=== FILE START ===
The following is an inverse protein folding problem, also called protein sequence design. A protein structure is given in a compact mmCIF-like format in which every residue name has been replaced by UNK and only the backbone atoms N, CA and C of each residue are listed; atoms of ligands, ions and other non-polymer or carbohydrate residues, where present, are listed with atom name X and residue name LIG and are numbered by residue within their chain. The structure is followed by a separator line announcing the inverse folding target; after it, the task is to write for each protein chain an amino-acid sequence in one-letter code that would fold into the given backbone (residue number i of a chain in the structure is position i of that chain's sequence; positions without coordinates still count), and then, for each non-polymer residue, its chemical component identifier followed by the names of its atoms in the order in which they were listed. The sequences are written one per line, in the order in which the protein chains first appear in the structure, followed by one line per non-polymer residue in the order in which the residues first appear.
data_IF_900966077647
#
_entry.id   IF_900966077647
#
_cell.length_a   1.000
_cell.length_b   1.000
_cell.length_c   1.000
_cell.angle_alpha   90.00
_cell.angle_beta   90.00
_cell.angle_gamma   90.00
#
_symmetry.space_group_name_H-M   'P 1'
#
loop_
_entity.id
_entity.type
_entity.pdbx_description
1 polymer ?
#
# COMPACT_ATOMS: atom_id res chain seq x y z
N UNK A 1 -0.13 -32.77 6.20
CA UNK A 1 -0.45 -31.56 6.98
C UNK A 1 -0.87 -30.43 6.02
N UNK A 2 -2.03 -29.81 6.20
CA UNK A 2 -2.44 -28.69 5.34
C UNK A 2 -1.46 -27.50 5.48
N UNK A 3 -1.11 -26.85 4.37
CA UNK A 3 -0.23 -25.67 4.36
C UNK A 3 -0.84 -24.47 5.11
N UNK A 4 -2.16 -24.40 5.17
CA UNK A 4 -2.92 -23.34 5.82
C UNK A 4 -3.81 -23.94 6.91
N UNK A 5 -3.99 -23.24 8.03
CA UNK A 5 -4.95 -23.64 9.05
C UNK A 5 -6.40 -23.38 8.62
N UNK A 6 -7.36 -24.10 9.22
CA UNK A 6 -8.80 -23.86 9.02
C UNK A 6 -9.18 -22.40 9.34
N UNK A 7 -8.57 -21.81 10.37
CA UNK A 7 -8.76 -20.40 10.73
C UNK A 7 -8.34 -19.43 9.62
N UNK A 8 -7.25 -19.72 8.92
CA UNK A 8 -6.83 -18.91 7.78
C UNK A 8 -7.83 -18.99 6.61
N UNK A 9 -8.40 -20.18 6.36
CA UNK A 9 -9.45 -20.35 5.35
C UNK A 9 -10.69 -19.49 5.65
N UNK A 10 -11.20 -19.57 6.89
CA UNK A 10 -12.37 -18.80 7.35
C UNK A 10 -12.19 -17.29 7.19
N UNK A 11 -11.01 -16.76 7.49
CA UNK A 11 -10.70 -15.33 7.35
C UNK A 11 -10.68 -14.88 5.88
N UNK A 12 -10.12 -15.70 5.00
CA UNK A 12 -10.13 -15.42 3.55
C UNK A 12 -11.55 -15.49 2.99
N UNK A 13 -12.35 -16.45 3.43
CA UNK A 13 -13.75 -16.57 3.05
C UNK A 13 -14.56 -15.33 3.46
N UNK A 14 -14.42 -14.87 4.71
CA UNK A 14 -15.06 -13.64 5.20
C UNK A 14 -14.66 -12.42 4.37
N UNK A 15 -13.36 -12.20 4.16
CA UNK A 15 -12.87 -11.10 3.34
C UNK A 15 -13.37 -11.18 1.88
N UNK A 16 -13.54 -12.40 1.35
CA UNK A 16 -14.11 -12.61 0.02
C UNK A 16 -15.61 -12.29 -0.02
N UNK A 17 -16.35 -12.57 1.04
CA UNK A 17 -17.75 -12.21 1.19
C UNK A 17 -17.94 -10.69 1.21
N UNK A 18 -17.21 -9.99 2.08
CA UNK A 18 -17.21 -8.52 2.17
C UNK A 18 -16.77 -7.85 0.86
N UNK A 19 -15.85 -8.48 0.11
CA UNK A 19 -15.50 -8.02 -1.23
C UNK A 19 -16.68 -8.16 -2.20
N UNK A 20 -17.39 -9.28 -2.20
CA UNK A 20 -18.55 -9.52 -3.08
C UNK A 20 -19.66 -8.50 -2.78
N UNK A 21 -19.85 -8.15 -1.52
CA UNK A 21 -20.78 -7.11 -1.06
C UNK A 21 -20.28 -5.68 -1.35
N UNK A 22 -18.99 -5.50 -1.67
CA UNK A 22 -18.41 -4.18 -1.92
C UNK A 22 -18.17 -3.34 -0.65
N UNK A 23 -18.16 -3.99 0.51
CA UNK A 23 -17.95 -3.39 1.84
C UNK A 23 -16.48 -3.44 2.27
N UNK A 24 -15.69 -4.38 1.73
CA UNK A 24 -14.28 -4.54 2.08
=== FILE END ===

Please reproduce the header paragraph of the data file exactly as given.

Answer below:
The following is an inverse protein folding problem, also called protein sequence design. A protein structure is given in a compact mmCIF-like format in which every residue name has been replaced by UNK and only the backbone atoms N, CA and C of each residue are listed; atoms of ligands, ions and other non-polymer or carbohydrate residues, where present, are listed with atom name X and residue name LIG and are numbered by residue within their chain. The structure is followed by a separator line announcing the inverse folding target; after it, the task is to write for each protein chain an amino-acid sequence in one-letter code that would fold into the given backbone (residue number i of a chain in the structure is position i of that chain's sequence; positions without coordinates still count), and then, for each non-polymer residue, its chemical component identifier followed by the names of its atoms in the order in which they were listed. The sequences are written one per line, in the order in which the protein chains first appear in the structure, followed by one line per non-polymer residue in the order in which the residues first appear.